The Kokeshi are Japanese dolls in precious wood produced in the North of Japan, today there are many variations, produced by different artisans and each is a unique piece since all the Kokeshi are hand painted and therefore no one is ever alike. .
The history of kokeshi
The first kokeshi doll was born about 1200 years ago, in the Nara era (710-794), when Empress Shotoku asked a craftsman from Miyagi prefecture to create a million small wooden towers to address their own prayers, as is done according to the Buddhist cult, in order to request an end to the war.
Subsequently, during the Edo period (1603-1868) the Kijishi artisans still produced these wooden objects, transforming them into hand-painted dolls and with different woods, in order to sell them as souvenirs to tourists in the thermal areas of Japan, mainly farmers. In fact, the thermal baths were a very popular place for Japanese peasants, to recover their strength and relieve fatigue after long periods of work in the fields. In addition to being an auspicious symbol for themselves, Japanese peasants used to buy and give kokeshi dolls to their children once they returned home.
Today, after hundreds, even thousands of years, the tradition of kokeshi dolls is more alive than ever and some artisans have created many nice and colorful versions that have spread all over the world as one of the best known symbols of the Japanese tradition.
Kokeshi can be divided into two main types:
The Traditional Kokeshi: produced in each of the six prefectures that make up the Tōhoku region, in particular in those of Akita and Yamagata, the traditional kokeshi is quite simple, with a cylindrical bust and round head. The design of the kimono represents the region of production and the motifs and production techniques are handed down from generation to generation by local artisans.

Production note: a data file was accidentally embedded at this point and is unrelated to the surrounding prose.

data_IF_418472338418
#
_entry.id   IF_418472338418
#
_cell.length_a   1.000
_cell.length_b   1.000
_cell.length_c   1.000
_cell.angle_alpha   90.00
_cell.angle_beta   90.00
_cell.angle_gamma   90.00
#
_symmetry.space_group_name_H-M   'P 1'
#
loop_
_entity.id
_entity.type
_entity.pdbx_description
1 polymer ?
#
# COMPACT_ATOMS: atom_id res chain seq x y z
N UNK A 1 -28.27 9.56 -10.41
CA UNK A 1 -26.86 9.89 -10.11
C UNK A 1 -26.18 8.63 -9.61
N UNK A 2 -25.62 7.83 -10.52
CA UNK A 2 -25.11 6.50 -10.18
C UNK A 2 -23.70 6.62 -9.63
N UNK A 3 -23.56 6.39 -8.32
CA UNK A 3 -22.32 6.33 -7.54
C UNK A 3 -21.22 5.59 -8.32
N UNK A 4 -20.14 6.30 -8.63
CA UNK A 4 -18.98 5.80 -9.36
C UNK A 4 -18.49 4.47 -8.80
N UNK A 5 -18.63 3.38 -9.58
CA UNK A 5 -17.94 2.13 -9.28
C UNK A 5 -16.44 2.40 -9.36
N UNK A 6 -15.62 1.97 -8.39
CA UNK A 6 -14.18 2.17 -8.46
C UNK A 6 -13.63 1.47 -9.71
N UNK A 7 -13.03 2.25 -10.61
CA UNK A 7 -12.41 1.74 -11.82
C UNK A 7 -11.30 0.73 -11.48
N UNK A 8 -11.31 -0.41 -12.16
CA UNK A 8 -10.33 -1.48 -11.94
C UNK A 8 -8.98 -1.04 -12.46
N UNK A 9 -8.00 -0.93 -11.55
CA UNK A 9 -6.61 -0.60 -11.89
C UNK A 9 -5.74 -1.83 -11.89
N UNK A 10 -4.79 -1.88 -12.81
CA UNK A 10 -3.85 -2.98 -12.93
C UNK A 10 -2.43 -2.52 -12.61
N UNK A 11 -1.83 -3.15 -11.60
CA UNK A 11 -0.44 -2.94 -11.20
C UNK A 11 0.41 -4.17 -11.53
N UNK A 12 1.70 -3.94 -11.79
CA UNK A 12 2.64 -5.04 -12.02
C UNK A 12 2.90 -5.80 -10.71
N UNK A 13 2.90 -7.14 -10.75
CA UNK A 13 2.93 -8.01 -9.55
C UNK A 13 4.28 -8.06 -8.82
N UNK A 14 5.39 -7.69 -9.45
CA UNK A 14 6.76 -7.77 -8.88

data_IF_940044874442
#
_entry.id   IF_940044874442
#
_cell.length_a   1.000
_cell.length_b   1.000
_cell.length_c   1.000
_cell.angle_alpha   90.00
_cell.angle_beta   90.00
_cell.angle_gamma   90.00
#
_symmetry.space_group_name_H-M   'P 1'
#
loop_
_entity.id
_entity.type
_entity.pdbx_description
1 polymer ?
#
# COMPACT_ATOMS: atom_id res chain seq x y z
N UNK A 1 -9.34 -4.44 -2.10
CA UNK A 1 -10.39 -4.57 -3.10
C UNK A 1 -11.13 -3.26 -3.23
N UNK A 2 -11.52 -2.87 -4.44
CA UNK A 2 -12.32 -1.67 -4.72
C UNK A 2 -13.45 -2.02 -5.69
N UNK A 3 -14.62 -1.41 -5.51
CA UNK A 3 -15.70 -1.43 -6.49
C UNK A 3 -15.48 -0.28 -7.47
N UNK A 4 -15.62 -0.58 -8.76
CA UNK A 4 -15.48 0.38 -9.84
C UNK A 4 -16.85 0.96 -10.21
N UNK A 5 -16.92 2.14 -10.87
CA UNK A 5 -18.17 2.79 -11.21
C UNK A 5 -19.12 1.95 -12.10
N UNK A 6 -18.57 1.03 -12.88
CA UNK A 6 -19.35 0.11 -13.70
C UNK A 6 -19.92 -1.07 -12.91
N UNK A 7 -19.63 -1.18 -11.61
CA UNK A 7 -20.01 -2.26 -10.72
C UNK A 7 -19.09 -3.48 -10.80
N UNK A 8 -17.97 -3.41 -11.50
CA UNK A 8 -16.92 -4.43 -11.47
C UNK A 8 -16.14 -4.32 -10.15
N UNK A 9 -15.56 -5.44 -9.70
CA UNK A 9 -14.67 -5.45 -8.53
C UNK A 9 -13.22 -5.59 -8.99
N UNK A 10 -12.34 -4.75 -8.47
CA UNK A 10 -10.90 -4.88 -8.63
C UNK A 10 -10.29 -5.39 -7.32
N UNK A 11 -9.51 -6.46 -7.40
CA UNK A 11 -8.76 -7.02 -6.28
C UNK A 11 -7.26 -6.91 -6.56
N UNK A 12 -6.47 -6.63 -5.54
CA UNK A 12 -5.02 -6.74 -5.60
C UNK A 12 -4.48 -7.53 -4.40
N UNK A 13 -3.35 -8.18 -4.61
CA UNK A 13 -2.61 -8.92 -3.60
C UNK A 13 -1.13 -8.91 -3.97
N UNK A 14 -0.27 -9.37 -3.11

- The Creative Kokeshi: developed and spread during the Second World War, the creative kokeshi differ from the ancient ones both for the torso, much more rounded, and for the use of more modern colors and patterns. In particular, this type of kokeshi doll is produced in Gunma prefecture, one of the most famous regions in all of Japan for the production of Kokeshi.
(Creative Usaburo Kokeshi)
How a Kokeshi Doll is made
The artisans who produce kokeshi dolls mainly use Japanese wooden logs of a choice between mizuki, cherry, chestnut and zelkova wood .
After the leaves fall in autumn, the wood of the plants stops absorbing the humidity from the environment, dries up and the wood of these plants is cut and purchased by the various artisans in sufficient quantities to produce kokeshi for the whole following year.
Each type of wood undergoes different preparations and processes: mizuki wood and cherry wood are skinned and dried for a period ranging from six to twelve months, chestnut wood is processed fresh and the product is subsequently dried by means of a dryer. Zelkova, on the other hand, is naturally dried.
Then we move on to the painting phase , each kokeshi doll is hand painted by specialized artisans and for this reason even the dolls with the same meaning, with the same expression and with the same kimono, have small differences between them, making each product unique and most precious.
Some kokeshi shops even offer tourists the opportunity to paint their own kokeshi, on the basis of white wood, creating personalized kokeshi. If you happen to take a trip to Japan it is an experience not to be missed!
Buy your favourite kokeshi doll on Takumiya
Our kokeshi dolls come from Gunma province.
These are the creative kokeshi of the artist Usaburo.
Usaburo kokeshi have a round head and a plump , rounded body. Their tapered shape represents the archaic oriental beauty, while the care and precision with which they are painted make them among the most loved kokeshi in the world.